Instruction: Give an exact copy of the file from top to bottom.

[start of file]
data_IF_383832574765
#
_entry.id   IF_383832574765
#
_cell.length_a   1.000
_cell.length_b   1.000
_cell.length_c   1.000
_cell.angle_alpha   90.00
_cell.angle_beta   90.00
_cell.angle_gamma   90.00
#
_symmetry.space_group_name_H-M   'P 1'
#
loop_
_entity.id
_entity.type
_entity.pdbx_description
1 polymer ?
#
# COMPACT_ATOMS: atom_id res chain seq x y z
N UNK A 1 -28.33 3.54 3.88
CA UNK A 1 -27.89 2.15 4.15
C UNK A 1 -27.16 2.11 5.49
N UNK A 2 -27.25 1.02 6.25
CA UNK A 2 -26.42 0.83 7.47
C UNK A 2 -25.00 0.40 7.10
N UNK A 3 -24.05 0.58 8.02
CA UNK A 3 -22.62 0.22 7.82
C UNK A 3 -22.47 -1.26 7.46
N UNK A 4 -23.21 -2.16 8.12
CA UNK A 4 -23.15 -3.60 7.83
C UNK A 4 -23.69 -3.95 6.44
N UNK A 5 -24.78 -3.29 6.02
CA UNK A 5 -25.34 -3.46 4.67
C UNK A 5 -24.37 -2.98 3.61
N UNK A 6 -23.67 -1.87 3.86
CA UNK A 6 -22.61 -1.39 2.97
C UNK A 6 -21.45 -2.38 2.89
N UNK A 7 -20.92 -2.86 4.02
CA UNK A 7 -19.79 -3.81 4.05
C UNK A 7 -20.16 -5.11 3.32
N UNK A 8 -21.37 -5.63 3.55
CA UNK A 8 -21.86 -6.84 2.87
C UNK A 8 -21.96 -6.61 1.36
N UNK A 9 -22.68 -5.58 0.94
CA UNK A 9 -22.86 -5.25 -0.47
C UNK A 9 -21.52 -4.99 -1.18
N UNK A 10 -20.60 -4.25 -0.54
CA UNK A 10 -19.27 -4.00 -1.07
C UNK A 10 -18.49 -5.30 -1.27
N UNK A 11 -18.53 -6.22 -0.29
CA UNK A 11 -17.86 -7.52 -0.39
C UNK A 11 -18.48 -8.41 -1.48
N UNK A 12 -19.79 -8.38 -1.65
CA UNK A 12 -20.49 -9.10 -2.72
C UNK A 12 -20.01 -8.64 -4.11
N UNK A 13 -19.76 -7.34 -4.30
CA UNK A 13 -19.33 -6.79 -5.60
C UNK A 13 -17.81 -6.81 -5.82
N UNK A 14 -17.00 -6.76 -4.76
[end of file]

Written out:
data_IF_383832574765
#
_entry.id   IF_383832574765
#
_cell.length_a   1.000
_cell.length_b   1.000
_cell.length_c   1.000
_cell.angle_alpha   90.00
_cell.angle_beta   90.00
_cell.angle_gamma   90.00
#
_symmetry.space_group_name_H-M   'P 1'
#
loop_
_entity.id
_entity.type
_entity.pdbx_description
1 polymer ?
#
# COMPACT_ATOMS: atom_id res chain seq x y z
N UNK A 1 -28.33 3.54 3.88
CA UNK A 1 -27.89 2.15 4.15
C UNK A 1 -27.16 2.11 5.49
N UNK A 2 -27.25 1.02 6.25
CA UNK A 2 -26.42 0.83 7.47
C UNK A 2 -25.00 0.40 7.10
N UNK A 3 -24.05 0.58 8.02
CA UNK A 3 -22.62 0.22 7.82
C UNK A 3 -22.47 -1.26 7.46
N UNK A 4 -23.21 -2.16 8.12
CA UNK A 4 -23.15 -3.60 7.83
C UNK A 4 -23.69 -3.95 6.44
N UNK A 5 -24.78 -3.29 6.02
CA UNK A 5 -25.34 -3.46 4.67
C UNK A 5 -24.37 -2.98 3.61
N UNK A 6 -23.67 -1.87 3.86
CA UNK A 6 -22.61 -1.39 2.97
C UNK A 6 -21.45 -2.38 2.89
N UNK A 7 -20.92 -2.86 4.02
CA UNK A 7 -19.79 -3.81 4.05
C UNK A 7 -20.16 -5.11 3.32
N UNK A 8 -21.37 -5.63 3.55
CA UNK A 8 -21.86 -6.84 2.87
C UNK A 8 -21.96 -6.61 1.36
N UNK A 9 -22.68 -5.58 0.94
CA UNK A 9 -22.86 -5.25 -0.47
C UNK A 9 -21.52 -4.99 -1.18
N UNK A 10 -20.60 -4.25 -0.54
CA UNK A 10 -19.27 -4.00 -1.07
C UNK A 10 -18.49 -5.30 -1.27
N UNK A 11 -18.53 -6.22 -0.29
CA UNK A 11 -17.86 -7.52 -0.39
C UNK A 11 -18.48 -8.41 -1.48
N UNK A 12 -19.79 -8.38 -1.65
CA UNK A 12 -20.49 -9.10 -2.72
C UNK A 12 -20.01 -8.64 -4.11
N UNK A 13 -19.76 -7.34 -4.30
CA UNK A 13 -19.33 -6.79 -5.60
C UNK A 13 -17.81 -6.81 -5.82
N UNK A 14 -17.00 -6.76 -4.76